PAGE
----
Heroin detox at home requires some forethought around whether it is possible or even safe to do. Learn more about the process to know if it is something that can be done safely without adverse risks or side effects.
Every case of addiction includes dependence and detox. The toxins in the drug leave the body and withdrawal symptoms will begin. When detoxing, the symptoms can be pretty uncomfortable. Heroin detox symptoms are treatable. While medication-based therapies constitute an essential part of the whole process, behavioral therapy is not to be disregarded. During this time, people may continue taking medication prescribed by a doctor. Behavioral therapies may include individual and group counseling, contingency, cognitive-behavioral and other similar modalities to support learning the underlying causes of addiction.
Detox from heroin includes opiate substitution medications. When this is used during heroin detox the opioids interact with receptors like heroin but are less harmful. The purpose is to ease cravings for the drug and delay withdrawal. Medications can be used during heroin detox to address specific symptoms as they occur. One medication that helps reduce the intensity of withdrawal includes clonidine. Antidepressants may also be prescribed during or after detox.
Cleansing the body from heroin happens quickly. Cold turkey symptoms tend to peak around 72 hours after last dose and resolve within 7-10 days. It may take longer for the body to process what is happening where this goes into prolonged withdrawal symptoms (PAWS). Detox can be completed within hours if the individual is administered an opioid receptor antagonist such as naltrexone. This is more expensive and may be dangerous. Some of the following are symptoms of a heroin detox:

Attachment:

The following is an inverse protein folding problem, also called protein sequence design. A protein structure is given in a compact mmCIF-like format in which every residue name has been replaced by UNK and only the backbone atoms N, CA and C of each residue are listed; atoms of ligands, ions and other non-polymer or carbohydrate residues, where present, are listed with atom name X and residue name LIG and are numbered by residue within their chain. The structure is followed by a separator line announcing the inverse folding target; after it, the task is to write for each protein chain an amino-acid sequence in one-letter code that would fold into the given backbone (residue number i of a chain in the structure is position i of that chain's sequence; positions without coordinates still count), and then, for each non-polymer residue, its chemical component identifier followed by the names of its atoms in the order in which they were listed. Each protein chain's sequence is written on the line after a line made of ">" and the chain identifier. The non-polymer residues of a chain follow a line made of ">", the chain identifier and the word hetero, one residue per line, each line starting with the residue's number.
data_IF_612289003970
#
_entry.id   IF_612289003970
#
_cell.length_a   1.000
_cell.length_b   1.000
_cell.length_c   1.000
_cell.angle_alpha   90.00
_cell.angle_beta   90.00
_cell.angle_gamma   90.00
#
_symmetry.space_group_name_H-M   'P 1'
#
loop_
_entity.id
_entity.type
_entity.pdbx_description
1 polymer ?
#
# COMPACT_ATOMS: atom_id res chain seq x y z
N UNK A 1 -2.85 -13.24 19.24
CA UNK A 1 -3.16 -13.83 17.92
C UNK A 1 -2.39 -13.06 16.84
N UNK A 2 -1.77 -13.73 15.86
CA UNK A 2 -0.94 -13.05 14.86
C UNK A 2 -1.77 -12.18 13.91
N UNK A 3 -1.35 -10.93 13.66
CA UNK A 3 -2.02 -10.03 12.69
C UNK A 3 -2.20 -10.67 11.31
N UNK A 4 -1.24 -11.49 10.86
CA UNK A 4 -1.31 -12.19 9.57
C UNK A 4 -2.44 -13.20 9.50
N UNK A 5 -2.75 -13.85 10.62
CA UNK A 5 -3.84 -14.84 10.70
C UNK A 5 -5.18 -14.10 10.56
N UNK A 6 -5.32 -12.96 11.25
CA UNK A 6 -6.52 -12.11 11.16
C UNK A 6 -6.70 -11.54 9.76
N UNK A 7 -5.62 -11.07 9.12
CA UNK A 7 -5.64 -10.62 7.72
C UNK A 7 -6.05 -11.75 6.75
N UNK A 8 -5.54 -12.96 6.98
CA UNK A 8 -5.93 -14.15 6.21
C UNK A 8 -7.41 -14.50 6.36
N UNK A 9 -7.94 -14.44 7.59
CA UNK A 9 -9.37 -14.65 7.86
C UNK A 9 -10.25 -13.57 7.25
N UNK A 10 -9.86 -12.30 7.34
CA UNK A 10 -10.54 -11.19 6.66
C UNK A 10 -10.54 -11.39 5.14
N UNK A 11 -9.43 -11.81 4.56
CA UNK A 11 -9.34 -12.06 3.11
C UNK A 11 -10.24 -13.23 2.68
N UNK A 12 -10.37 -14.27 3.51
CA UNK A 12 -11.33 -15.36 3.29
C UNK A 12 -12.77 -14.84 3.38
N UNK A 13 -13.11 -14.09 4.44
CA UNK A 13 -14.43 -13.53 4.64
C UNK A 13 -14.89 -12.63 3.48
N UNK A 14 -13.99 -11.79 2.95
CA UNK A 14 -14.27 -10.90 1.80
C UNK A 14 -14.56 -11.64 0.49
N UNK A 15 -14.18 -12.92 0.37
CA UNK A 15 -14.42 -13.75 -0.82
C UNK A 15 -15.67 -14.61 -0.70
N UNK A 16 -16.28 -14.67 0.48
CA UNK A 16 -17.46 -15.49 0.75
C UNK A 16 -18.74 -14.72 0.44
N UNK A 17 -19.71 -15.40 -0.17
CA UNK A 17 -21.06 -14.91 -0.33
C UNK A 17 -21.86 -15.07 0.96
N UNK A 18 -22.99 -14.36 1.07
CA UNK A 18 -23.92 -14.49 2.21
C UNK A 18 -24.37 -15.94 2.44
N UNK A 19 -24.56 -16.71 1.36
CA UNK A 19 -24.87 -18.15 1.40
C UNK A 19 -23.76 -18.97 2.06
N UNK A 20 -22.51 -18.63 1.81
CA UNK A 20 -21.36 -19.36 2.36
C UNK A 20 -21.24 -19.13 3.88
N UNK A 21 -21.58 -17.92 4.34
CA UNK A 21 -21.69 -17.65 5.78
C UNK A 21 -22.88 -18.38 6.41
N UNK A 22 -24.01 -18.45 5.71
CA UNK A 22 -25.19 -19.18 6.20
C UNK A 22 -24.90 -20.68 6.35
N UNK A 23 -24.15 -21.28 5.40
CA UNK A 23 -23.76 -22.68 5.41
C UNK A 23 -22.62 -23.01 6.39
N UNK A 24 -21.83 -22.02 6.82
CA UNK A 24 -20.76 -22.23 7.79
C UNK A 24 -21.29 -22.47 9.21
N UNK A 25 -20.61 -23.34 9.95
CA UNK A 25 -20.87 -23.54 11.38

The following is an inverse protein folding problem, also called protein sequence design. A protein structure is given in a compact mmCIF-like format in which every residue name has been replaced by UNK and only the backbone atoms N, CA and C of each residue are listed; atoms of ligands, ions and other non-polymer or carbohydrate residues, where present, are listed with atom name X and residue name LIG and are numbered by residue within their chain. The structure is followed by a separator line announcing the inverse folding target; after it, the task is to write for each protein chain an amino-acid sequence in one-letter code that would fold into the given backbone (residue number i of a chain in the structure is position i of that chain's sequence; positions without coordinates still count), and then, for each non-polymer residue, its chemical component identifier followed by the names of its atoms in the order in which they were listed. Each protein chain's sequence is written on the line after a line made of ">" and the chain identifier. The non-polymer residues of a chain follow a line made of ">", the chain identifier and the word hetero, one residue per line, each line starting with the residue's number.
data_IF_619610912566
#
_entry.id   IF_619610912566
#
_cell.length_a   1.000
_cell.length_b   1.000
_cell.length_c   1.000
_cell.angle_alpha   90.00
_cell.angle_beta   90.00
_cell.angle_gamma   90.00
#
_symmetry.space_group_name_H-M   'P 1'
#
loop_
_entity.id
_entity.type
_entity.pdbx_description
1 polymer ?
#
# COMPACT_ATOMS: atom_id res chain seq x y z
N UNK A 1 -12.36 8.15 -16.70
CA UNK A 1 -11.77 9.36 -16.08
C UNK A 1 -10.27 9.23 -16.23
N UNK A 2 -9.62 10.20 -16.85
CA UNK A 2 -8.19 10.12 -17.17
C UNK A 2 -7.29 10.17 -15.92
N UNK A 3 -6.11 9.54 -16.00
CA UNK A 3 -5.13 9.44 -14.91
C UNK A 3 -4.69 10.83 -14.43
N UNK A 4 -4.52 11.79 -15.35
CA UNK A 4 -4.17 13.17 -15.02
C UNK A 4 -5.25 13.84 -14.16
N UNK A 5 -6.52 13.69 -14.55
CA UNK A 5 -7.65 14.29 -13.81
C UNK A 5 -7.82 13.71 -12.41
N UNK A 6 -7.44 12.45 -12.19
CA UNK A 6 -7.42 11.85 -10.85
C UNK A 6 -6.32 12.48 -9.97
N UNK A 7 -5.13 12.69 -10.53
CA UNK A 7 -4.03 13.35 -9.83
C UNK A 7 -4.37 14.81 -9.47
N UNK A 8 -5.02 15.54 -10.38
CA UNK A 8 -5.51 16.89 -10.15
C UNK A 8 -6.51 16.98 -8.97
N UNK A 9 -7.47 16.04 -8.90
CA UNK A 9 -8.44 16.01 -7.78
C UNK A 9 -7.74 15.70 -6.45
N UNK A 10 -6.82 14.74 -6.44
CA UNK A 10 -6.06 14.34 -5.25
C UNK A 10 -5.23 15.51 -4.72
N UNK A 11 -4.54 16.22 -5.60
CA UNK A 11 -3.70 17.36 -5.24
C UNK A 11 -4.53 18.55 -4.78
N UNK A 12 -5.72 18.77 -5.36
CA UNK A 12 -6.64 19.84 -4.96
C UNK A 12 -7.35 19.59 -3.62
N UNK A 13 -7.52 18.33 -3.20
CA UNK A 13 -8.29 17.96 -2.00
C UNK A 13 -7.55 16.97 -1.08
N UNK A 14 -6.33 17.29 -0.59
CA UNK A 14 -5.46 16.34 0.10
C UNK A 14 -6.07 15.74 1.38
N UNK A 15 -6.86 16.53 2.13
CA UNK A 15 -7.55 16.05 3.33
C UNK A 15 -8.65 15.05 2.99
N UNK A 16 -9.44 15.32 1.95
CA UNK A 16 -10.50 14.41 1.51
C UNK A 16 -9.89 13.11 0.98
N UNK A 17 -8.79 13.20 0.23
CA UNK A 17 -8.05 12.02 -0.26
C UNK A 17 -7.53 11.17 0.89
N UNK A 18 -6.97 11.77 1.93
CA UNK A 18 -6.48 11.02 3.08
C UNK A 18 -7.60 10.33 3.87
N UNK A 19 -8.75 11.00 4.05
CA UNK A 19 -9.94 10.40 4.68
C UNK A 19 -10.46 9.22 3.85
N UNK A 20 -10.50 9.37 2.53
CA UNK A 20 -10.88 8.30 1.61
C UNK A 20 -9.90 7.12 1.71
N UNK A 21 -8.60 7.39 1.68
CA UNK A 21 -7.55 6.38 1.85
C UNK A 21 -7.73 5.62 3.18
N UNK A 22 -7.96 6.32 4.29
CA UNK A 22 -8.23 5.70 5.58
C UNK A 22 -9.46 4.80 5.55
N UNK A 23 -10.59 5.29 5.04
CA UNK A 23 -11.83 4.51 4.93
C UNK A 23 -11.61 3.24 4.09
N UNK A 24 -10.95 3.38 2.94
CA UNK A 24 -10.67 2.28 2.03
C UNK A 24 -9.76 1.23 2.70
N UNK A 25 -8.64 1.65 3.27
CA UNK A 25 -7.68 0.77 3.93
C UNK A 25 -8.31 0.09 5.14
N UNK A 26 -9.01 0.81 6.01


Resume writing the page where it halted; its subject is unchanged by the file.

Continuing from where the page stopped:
- Bone and muscle pain
- Disturbed sleep
- Enlarged pupils
- Fast pulse
- High blood temp
- Runny nose
An individual may experience dehydration or an electrolyte imbalance. It is advisable to consume fluids as much as possible or use IV therapy. Cardiovascular diseases may get worse during heroin detox, especially if the individual experiences high blood pressure or sweating. Anxious people should be wary of panic attacks.
Detox at Home
It is possible to detox at home but it is not advisable. The success rates to stay clean are lower than medically assisted detox. The possibility of relapse is high and requires medical approval before attempting to detox from heroin on one’s own. Some pre-existing medical conditions may require clinical detox under medical supervision. If detoxing at home, gradually cut doses down rather than entirely and decrease the chances of relapse in doing so. It is recommended detox be done under medical supervision to avoid major health crises and achieve lasting results.
The Villa is supportive of individuals who are seeking information of resources about treatment options for addiction. Call us if you need help finding options for yourself or a loved one to seek recovery.